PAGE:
BobaMosfet

Joined Jul 1, 2009
2,123
Hi all,
We have this Stereo Sound system which plays music in an office environment. With 8 rooms. In each room there is one 4 Ohm speaker. It is not working properly (long story).
What I need is as follows:
1- One Stereo Audio source (cell phone / SD card etc) shared with a bunch of (similar) amplifiers inside a box ( I see all sorts of Chines products available which I have purchased some already).
2- Each speaker in each room should get a mono signal.
3- Each speaker has to have its own volume control on amplifier-box (sitting in Server Room ), so that the level of sound in each room can be controlled independently from the server room.

What is the best practice to implement this? What are the potential issues:
- in sharing the same input for all those amps?
- in sharing the same power supply for all those amps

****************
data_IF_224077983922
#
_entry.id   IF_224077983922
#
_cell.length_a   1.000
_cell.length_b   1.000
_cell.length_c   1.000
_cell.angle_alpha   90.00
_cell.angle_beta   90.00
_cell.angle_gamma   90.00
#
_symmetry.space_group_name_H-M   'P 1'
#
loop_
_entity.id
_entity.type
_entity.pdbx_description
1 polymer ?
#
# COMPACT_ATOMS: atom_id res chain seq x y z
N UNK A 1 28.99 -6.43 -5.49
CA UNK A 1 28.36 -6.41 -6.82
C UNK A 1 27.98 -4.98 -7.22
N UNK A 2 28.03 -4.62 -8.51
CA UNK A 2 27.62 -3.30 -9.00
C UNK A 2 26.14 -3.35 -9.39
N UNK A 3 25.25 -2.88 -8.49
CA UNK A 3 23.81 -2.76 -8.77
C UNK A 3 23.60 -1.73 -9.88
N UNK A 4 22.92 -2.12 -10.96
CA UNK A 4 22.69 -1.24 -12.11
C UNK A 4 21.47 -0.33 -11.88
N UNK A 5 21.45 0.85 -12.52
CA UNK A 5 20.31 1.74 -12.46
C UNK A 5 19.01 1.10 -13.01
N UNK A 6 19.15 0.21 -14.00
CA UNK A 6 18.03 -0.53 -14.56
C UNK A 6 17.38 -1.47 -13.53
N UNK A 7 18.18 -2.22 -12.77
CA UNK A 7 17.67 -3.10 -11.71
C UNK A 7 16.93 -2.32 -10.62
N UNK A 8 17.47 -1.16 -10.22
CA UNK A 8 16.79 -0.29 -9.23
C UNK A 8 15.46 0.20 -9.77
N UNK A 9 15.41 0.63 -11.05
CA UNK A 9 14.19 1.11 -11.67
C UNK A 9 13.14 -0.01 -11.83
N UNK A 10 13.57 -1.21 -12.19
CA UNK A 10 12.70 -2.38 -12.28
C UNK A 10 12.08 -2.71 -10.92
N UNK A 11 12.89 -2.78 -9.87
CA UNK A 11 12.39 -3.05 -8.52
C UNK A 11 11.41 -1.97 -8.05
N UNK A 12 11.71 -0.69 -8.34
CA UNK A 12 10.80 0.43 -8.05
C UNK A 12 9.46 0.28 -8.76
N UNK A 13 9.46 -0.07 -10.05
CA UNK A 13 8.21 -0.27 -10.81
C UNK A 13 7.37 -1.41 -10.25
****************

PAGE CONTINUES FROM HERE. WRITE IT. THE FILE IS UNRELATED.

- in converting stereo signal, coming out of each amp, into mono signal.

I would appreciate any input on this. Naturally if there is a totally different approach to this, I would love to hear that too.
Cheers
Something like this might be more suited:

1594920836114.png

They work GREAT. Bluetooth.
 

MrChips

Joined Oct 2, 2009
31,073
Here is my two cents worth.

As already posted, the traditional way to install a PA (public address) sound system is with 70V transformers.

Judging that you want to keep this as simple as possible, the first attempt would be to wire up volume controllers and speakers directly to the output of the amplifier. The first consideration would be to install the highest impedance loudspeaker you can find. Unfortunately, you already have loudspeakers that are 4Ω each. That is too bad.

The next step is to match the load to the amplifier output. Eight 4Ω speakers in parallel gives 0.5Ω which is not good for the amplifier. Two parallel strings of four 4Ω speakers in series gives 8Ω. Four parallel strings of two speakers in series is 2Ω.